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My kernel is actually RTL code, wrapped up in OpenCL function. The RTL part has 256 base address as input, and 256 channels inside the RTL will fetch data simultaneously. That are some arbitration logic in the RTL as well and eventually only 4 input avalon interface and 1 output avalon interface in the wrapper. 

 

In this sense, I cannot figure out a safe way to break up the NDRange without modify the RTL code:( 

 

Any suggestions? 

 

 

 

--- Quote Start ---  

No, not separate kernels. Break up your NDRange into smaller workgroups that can fit in the hardware (use the localworksize argument when launching the kernel with clEnqueueNDRange Kernel on the host side and use a maximum or required workgroup size attribute on the kernel side). 

--- Quote End ---  

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Valued Contributor III
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The host will divide the sparse matrix into 256 strips, and for each strip, the size many be different. Then pass the matrix to the kernel as well as the 256 offset values. The kernel is implemented in RTL and wrapped up in OpenCL library.  

 

The error code try to allocate a large matrix.  

 

cl_mem bufferMA; 

sizeMA=1024*1024*512 

bufferMA=clCreateBuffer(context, CL_MEM_READ_WRITE, sizeof(cl_float) * sizeMA, NULL, &status); 

status = cclEnqueueWriteBuffer(queue,bufferMA,CL_FALSE,0,sizeof(cl_float) * sizeMA, MA, 0,NULL, NULL); 

 

here MA is defined as 

void * MA=(void*)aocl_utils::alignedMalloc(sizeof(cl_float) * sizeMA); 

and initiated somewhere else. 

 

the code can compile, but got error during runtime. 

I think this is because the RTL kernel take the whole problem as a whole, so the dataset exceeded some limits?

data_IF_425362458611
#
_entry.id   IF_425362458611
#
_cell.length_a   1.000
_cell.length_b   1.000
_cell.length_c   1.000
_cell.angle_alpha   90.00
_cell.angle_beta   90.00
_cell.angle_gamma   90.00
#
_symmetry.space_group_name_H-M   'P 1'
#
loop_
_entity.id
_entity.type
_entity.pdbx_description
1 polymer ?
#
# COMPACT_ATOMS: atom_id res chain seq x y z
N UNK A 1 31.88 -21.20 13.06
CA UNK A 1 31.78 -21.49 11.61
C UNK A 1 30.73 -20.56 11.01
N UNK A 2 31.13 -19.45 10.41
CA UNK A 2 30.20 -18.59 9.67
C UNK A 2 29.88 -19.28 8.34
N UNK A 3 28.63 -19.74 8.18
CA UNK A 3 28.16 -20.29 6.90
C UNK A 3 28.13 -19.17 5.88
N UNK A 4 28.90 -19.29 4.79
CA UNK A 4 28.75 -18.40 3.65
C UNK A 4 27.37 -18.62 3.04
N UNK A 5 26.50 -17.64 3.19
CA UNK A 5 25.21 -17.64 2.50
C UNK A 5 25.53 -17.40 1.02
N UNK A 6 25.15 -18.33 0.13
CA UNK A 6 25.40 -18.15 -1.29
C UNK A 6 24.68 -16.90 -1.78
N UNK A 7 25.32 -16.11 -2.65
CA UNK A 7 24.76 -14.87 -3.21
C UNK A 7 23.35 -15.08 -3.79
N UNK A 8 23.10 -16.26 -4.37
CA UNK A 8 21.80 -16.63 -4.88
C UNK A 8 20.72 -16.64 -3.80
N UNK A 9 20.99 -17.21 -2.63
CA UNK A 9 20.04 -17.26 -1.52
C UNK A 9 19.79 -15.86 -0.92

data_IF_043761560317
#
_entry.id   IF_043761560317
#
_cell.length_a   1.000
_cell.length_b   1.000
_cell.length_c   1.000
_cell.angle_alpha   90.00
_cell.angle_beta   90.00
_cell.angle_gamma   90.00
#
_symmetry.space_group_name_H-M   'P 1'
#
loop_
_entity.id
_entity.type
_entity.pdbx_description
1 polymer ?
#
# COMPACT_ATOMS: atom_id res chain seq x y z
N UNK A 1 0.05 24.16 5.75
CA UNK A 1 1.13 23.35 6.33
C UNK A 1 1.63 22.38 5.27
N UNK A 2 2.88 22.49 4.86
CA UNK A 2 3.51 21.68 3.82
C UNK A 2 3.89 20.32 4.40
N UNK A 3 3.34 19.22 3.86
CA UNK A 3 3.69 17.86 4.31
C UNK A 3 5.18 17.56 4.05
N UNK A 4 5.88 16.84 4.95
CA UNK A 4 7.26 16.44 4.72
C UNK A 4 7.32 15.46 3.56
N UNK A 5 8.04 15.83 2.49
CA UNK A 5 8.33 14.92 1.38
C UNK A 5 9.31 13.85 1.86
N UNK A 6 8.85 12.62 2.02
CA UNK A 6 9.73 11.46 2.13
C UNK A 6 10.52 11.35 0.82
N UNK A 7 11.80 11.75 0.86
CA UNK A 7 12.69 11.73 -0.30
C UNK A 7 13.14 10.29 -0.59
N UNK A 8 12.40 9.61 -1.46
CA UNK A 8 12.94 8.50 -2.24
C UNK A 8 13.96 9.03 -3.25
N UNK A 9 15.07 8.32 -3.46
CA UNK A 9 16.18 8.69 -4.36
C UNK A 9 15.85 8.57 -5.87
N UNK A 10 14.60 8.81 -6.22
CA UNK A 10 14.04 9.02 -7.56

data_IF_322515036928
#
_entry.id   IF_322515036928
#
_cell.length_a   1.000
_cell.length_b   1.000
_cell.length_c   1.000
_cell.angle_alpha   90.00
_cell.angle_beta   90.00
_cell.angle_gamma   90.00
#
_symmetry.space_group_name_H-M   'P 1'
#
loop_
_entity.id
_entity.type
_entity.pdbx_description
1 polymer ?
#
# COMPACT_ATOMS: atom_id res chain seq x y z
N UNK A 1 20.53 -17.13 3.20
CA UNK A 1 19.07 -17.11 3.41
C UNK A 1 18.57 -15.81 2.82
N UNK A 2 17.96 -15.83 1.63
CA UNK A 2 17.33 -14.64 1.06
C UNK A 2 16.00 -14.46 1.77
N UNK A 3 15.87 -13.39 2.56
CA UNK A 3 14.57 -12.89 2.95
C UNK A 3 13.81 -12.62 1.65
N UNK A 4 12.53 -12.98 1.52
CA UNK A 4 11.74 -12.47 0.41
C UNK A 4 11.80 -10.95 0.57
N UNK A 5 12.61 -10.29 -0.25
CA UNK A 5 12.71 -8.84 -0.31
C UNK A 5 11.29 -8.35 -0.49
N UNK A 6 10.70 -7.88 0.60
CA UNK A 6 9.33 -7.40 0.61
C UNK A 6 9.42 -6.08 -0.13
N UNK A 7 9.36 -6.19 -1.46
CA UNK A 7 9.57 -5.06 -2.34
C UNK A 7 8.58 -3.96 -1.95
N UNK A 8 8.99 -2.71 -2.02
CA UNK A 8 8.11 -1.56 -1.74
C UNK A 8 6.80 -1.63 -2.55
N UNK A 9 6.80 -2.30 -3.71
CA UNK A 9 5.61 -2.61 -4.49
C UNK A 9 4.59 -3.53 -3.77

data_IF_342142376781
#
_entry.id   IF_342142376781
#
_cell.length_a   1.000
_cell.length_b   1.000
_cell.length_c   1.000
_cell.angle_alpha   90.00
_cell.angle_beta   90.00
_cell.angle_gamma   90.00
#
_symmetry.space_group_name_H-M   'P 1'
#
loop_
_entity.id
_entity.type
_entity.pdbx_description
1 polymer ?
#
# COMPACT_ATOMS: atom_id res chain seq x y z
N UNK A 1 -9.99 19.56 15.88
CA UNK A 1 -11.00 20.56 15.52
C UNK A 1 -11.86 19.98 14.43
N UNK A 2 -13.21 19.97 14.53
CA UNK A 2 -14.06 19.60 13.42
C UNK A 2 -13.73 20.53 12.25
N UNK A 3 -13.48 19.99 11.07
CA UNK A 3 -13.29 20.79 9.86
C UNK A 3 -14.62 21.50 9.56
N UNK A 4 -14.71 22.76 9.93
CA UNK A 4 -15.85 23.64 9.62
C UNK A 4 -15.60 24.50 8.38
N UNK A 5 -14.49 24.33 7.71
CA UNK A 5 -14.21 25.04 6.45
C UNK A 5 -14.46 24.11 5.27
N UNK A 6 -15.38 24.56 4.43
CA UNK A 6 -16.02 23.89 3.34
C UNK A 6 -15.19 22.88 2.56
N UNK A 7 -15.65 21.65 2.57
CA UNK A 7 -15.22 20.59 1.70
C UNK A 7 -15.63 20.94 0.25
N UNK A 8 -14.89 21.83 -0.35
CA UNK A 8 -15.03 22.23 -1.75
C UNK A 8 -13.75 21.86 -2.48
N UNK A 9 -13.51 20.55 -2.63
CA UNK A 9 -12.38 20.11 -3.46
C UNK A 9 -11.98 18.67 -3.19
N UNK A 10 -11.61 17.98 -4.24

--- Quote Start ---  

Please post the part of your host code that is generating that error message, alongside with actual values for all parameters passed onto that function. Your very likely have a mistake somewhere in your host code. 

 

Also you should never write your code in a way that you need to split your buffers on the host, or pass 100 parameters to the kernel. This is certainly not the correct way to write OpenCL code. If you are not familiar with OpenCL, I strongly recommend looking at some basic non-FPGA examples and write some basic OpenCL code on CPUs and GPUs first and then move onto to FPGAs. Altera also has a lot of examples here (https://www.altera.com/products/design-software/embedded-software-developers/opencl/developer-zone.h...) which you can look at. 

--- Quote End ---  

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Valued Contributor III
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Is it the "clCreateBuffer" call that is failing or the "clEnqueueWriteBuffer"? Please post the exact OpenCL error code number. Furthermore, is this the only buffer you are allocating on the device or do you also have other buffers? 

 

If you just need to pass offset values, you can just put all the offsets in an array and pass a pointer to that array, instead of passing a pointer for each offset. Then use the offset value in the kernel to adjust your starting point for reading data from external memory and feeding it into your HDL library.